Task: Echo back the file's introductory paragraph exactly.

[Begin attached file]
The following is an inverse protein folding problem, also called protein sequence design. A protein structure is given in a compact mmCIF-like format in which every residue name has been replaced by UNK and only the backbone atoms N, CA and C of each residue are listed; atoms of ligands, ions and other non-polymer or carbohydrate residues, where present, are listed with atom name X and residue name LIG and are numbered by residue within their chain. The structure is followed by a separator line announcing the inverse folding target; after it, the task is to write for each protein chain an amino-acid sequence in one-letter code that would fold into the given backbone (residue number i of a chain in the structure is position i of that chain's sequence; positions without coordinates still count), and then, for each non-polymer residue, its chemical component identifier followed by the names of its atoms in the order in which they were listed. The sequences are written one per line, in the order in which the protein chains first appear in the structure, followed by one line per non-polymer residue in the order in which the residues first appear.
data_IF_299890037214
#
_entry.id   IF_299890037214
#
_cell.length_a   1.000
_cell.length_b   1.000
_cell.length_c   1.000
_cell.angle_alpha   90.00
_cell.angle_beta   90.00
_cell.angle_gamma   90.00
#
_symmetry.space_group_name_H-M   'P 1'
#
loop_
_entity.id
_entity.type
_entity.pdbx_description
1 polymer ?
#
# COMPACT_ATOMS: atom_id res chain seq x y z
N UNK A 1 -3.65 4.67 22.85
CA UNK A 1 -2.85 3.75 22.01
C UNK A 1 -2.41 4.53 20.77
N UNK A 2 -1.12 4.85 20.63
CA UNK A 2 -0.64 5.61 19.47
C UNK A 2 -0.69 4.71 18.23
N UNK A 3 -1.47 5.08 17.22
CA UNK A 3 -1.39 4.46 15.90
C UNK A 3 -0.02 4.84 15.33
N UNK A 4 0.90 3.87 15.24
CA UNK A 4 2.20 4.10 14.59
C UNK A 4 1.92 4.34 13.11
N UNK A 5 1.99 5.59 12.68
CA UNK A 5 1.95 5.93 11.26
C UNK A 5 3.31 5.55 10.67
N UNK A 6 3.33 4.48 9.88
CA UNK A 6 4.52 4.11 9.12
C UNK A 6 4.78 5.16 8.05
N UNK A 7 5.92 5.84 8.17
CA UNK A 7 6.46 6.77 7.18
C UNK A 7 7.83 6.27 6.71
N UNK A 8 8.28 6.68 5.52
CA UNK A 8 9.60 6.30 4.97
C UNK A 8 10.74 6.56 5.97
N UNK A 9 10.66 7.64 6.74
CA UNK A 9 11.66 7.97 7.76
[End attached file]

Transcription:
The following is an inverse protein folding problem, also called protein sequence design. A protein structure is given in a compact mmCIF-like format in which every residue name has been replaced by UNK and only the backbone atoms N, CA and C of each residue are listed; atoms of ligands, ions and other non-polymer or carbohydrate residues, where present, are listed with atom name X and residue name LIG and are numbered by residue within their chain. The structure is followed by a separator line announcing the inverse folding target; after it, the task is to write for each protein chain an amino-acid sequence in one-letter code that would fold into the given backbone (residue number i of a chain in the structure is position i of that chain's sequence; positions without coordinates still count), and then, for each non-polymer residue, its chemical component identifier followed by the names of its atoms in the order in which they were listed. The sequences are written one per line, in the order in which the protein chains first appear in the structure, followed by one line per non-polymer residue in the order in which the residues first appear.